Constructivism and Instructional Design

Constructivism is a learning theory, not an instructional approach, hence it can best be thought of as a way of “growing” or improving instruction. It is greatly influenced by Piagetian (1950) epistemology and Lev Vygotsky’s (1978) Zone of Proximal Development (ZPD) — knowledge (new connections) are products of the activities practiced in a social environment.

Constructivists place the learner at the center of the equation; the idea is that the learner constructs knowledge rather than passively absorbing it. Meaning is constructed by each learner via their experiences and in their own ways and means. It is based on according to how the learner’s understanding is currently organized. An individual’s knowledge is a function of one’s prior experiences, mental structures, and beliefs that are used to interpret objects and events.

In some classrooms, the predominant training model is direct instruction, which is called instructivism or objectivism (based on information processing theory). The trainer’s central role is to transmit knowledge to learners and learner’s role is to absorb information (reception and compliance). In this model the trainer’s performance is critical. Also, there is a over-reliance on rote memorization, which does not give the learners the skills in how to think and solve problems.

However, in today’s real-world context, the work environment is becoming a learning environment (learning organization). Learners will not make use of concepts and ideas unless they use them through some type of process, that is, learners master only those activities they actually practice. Note that this is an assumption in both constructivism and rote learning environments.

Both constructivism and instructivism are required as learners need to be able to solve complex problems and be able to understand the reasons or methods they use to reach their conclusions. Note that this follows Bloom’s Taxonomy in that it goes from simple leaning to the higher levels of critical thinking.

Strategies for Using Constructivism in Training

Good interactive strategies enhance the cognitive, social, and emotional climate. Listed below are four activities that are based on constructivism methods.

1. Small Group Activities

In traditional classroom training, small group exercises involves the more conventional notion of cooperation, in that learners work in small groups on an assigned project or problem under the guidance of the trainer who monitors the groups, making sure the learners are staying on task and are coming up with the correct answers (if there is a right or a best answer).This is known as cooperative learning. Collaborative learning is a more radical departure. It involves learners working together in small groups to develop their own answer through interaction and reaching consensus, not necessarily a known answer. Monitoring the groups or correcting “wrong” impressions is not the role of the trainer since there is no authority on what the answer should be.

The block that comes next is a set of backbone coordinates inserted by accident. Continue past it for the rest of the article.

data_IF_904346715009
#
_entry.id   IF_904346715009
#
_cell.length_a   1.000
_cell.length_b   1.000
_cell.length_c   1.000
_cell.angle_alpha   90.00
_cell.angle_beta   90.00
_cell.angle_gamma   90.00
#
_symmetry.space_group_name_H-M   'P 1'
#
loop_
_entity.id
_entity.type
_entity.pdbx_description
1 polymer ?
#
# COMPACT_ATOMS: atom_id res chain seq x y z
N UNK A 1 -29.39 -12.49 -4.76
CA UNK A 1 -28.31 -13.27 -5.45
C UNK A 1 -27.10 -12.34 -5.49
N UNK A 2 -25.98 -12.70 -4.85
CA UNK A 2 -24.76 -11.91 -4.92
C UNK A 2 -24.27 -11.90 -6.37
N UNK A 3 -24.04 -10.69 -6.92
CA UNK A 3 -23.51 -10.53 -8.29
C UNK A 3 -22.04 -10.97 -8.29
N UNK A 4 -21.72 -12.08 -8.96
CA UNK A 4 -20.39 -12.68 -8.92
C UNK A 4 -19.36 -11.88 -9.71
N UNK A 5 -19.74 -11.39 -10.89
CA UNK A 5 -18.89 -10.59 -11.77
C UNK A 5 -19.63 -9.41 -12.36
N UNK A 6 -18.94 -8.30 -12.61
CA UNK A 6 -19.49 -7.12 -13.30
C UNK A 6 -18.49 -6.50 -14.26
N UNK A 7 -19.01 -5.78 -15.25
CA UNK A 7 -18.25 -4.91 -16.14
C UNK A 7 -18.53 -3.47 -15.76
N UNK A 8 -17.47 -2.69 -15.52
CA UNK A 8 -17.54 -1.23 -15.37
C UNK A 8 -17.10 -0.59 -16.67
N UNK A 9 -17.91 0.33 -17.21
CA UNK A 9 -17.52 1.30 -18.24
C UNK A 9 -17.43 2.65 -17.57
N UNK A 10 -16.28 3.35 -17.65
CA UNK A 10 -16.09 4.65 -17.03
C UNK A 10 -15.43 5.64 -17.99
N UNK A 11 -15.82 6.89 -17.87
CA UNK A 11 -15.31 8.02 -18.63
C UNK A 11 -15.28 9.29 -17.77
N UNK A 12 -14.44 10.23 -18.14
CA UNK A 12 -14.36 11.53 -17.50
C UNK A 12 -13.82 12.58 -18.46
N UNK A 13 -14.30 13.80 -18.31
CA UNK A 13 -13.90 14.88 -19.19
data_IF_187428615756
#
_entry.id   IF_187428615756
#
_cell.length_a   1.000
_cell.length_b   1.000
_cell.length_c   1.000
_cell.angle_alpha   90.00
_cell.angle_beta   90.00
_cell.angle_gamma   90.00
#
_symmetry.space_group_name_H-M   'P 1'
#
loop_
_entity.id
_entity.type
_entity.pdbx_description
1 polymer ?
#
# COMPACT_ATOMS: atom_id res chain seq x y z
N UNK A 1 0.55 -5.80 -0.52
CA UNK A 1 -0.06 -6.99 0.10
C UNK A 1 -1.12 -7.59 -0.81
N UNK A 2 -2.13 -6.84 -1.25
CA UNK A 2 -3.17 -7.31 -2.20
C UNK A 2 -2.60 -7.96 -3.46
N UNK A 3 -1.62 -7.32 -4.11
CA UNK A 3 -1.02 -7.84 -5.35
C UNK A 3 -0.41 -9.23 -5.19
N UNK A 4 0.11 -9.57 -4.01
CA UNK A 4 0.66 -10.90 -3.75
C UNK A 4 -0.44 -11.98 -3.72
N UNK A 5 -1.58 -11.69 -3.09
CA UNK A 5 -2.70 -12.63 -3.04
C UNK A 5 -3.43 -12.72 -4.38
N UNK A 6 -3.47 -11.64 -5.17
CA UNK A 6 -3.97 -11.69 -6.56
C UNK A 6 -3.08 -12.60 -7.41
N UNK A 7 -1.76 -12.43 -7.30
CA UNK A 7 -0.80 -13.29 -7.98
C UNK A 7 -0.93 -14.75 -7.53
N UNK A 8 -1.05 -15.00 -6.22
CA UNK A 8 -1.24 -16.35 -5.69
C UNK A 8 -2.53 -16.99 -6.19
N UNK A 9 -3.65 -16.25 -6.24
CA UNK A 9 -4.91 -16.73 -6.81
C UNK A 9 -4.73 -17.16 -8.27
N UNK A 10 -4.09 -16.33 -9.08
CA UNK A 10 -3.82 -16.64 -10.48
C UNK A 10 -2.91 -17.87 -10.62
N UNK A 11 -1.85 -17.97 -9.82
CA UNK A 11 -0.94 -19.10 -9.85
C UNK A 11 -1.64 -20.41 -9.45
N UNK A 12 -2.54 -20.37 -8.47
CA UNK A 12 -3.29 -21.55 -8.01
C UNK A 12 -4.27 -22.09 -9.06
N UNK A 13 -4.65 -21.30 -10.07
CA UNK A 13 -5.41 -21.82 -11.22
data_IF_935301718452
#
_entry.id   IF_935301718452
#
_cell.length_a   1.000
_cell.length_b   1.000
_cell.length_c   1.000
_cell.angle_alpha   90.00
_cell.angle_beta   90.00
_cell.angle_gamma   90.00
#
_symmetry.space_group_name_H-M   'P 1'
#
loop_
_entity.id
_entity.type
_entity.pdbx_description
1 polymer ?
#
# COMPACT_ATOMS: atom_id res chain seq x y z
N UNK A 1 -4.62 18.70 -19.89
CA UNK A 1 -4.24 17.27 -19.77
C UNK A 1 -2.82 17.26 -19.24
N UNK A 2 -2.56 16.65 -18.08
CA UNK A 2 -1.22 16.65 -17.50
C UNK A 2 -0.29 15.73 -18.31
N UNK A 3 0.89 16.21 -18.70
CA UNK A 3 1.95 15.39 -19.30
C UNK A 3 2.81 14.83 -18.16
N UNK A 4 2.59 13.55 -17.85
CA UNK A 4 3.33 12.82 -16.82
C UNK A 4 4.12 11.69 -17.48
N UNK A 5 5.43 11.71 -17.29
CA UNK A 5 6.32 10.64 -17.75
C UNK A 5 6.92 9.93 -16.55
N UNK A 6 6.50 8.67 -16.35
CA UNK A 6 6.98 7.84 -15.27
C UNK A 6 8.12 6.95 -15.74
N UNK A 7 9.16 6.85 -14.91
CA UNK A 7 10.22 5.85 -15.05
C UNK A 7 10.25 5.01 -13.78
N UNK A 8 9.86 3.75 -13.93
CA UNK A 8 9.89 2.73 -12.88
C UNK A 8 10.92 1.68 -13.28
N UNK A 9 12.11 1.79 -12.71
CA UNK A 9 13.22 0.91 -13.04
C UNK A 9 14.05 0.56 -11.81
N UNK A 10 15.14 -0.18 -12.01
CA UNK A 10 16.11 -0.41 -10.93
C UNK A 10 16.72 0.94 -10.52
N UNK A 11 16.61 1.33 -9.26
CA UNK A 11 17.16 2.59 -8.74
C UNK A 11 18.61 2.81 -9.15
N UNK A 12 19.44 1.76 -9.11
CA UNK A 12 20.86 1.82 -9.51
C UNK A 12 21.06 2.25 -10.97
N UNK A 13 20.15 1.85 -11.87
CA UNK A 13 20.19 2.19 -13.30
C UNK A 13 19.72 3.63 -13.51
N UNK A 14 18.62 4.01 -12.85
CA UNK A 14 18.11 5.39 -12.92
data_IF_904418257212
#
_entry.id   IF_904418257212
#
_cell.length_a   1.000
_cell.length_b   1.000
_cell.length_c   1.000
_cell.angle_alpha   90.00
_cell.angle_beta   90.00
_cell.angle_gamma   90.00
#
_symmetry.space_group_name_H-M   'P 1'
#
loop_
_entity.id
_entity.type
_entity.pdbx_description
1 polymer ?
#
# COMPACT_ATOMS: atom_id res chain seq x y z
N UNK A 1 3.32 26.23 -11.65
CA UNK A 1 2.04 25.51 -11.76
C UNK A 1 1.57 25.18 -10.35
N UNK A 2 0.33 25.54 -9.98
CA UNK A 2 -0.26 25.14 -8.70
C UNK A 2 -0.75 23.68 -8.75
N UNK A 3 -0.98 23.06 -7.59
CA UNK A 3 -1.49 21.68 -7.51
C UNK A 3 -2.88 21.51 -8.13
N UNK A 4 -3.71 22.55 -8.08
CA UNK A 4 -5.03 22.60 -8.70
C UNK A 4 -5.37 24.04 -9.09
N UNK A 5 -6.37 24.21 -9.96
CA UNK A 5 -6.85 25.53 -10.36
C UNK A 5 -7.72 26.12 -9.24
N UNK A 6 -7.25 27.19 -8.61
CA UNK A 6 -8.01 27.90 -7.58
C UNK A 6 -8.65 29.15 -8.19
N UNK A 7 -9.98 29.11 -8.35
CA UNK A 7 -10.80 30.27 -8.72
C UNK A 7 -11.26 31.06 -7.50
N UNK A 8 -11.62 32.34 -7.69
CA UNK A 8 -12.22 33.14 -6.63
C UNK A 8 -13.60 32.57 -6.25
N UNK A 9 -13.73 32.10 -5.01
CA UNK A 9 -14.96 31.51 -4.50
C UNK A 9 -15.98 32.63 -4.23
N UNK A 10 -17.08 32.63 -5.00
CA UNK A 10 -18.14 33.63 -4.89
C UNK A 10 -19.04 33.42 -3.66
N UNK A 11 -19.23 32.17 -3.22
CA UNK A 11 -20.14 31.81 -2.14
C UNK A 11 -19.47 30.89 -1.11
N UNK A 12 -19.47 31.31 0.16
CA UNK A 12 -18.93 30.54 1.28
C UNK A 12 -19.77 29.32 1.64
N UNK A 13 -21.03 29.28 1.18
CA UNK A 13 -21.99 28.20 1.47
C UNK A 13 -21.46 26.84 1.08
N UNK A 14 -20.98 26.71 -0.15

One small group method is “Numbered Heads Together” developed by Spencer Kagan. This method divides the learners in groups of three to six. Each group is assigned a team number and each group member is assigned a number. When the trainer poses a question, group members get together, examine the possibilities, and construct an answer. The trainer then picks a number by drawing a card or rolling a die. The number selected designates the spokesperson for each table group. A second number designates the table group that will respond first.

Group learning activities cause learners to integrate experiences, knowledge, and beliefs and at the same time, knowledge and beliefs are formed within each learner. While the group activity allows them to gain a new experience.

2. Learner Developed Instruction

Constructivist learning theory also places importance on the learner’s point of view. Make a point of including participant requests in the design process. Although it requires extra work, the payback in engagement and learning is well worth the effort. This is because the learners bring some form of prior knowledge to presentations. These conceptions (and misconceptions) should become part of the design process for the experience you are trying to create. A mind map is a good method for helping a learner to present her current theories.

3. Metacognition and Reflection

Metacognition allows the learner to plan, set time lines, allocate resources. Also, metacognition also refers to the ability to reflect on one’s own performance. Reflection allows the learners the opportunity to develop, assess, and organize their thoughts.

4. Other Activities

  • Ask open-ended questions
  • Identify situations where the learners’ perceptions vary
  • Brainstorm possible alternatives
  • Have the learners:
    • Look for information
    • Experiment with materials
    • Observe phenomena
    • Conduct experiments
    • Design models
    • Collect and organize data
    • Employ problem-solving strategies
    • Select appropriate resources, review, and critique solutions

References

Piaget, Jean. (1950). The Psychology of Intelligence. New York: Routledge.

Vygotsky, L. S. (1978). Mind in society: The development of higher psychological processes. Cambridge, MA: Harvard University Press.